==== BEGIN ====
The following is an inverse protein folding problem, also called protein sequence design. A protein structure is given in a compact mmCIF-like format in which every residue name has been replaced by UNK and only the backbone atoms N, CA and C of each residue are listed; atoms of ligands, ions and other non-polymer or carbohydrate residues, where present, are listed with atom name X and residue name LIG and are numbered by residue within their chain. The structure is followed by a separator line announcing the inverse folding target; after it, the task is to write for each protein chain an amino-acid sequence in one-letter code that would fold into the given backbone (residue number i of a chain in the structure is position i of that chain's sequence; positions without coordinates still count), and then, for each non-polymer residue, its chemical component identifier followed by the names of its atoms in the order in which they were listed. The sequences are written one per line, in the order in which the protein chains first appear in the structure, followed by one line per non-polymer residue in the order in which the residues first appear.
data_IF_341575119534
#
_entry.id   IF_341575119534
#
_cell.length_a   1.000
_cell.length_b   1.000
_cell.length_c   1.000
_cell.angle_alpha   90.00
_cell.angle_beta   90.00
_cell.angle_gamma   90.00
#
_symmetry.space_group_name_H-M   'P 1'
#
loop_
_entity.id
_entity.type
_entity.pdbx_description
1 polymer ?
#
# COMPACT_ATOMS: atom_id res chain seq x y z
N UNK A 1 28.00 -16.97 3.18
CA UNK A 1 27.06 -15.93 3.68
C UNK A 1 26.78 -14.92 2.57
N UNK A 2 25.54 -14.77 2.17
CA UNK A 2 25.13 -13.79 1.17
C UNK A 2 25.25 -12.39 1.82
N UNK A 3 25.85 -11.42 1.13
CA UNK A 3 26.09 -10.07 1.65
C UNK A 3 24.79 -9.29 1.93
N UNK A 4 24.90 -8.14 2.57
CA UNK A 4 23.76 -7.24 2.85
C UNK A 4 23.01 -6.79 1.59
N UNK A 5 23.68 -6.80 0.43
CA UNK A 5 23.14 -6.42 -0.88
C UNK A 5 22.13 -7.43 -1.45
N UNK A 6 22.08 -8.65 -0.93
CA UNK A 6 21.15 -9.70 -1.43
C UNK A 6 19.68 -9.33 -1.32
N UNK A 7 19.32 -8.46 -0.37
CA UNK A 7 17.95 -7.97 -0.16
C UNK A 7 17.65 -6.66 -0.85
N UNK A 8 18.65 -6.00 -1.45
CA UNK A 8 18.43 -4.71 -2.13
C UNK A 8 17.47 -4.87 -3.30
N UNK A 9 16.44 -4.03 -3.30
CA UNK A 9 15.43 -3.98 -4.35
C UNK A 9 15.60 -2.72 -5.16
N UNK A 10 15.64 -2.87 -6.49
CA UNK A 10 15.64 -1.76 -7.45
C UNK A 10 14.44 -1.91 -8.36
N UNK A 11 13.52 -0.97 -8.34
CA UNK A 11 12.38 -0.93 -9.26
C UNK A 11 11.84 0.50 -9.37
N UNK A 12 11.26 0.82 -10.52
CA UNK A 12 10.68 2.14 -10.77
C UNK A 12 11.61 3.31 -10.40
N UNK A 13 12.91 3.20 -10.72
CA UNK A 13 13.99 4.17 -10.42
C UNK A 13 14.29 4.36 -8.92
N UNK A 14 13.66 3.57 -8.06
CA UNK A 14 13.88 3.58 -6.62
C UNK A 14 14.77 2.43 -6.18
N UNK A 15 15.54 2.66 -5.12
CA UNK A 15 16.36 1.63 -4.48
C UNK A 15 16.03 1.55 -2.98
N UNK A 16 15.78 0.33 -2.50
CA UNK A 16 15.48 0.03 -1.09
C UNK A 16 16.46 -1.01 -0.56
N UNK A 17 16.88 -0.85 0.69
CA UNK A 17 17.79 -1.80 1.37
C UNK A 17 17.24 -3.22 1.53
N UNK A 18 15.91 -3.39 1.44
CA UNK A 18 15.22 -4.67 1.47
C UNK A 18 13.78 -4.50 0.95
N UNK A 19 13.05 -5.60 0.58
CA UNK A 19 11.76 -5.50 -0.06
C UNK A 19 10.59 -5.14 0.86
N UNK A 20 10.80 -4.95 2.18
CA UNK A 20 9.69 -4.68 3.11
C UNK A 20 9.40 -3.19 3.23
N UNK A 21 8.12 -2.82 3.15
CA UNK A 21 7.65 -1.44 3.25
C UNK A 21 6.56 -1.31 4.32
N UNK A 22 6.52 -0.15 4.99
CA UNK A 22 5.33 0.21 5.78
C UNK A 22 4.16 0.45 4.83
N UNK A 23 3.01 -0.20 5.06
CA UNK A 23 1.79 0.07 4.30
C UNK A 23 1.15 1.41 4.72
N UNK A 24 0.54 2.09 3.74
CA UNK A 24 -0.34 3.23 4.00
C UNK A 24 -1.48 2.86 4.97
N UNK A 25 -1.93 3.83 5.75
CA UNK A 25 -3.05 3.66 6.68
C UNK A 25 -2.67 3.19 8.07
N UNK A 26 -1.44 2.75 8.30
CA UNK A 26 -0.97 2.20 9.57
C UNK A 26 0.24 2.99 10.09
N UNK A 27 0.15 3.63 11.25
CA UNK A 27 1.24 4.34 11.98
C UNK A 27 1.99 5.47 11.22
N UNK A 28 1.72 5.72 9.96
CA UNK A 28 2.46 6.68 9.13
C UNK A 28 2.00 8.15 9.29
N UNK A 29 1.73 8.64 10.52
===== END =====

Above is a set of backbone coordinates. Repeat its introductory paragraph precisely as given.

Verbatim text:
The following is an inverse protein folding problem, also called protein sequence design. A protein structure is given in a compact mmCIF-like format in which every residue name has been replaced by UNK and only the backbone atoms N, CA and C of each residue are listed; atoms of ligands, ions and other non-polymer or carbohydrate residues, where present, are listed with atom name X and residue name LIG and are numbered by residue within their chain. The structure is followed by a separator line announcing the inverse folding target; after it, the task is to write for each protein chain an amino-acid sequence in one-letter code that would fold into the given backbone (residue number i of a chain in the structure is position i of that chain's sequence; positions without coordinates still count), and then, for each non-polymer residue, its chemical component identifier followed by the names of its atoms in the order in which they were listed. The sequences are written one per line, in the order in which the protein chains first appear in the structure, followed by one line per non-polymer residue in the order in which the residues first appear.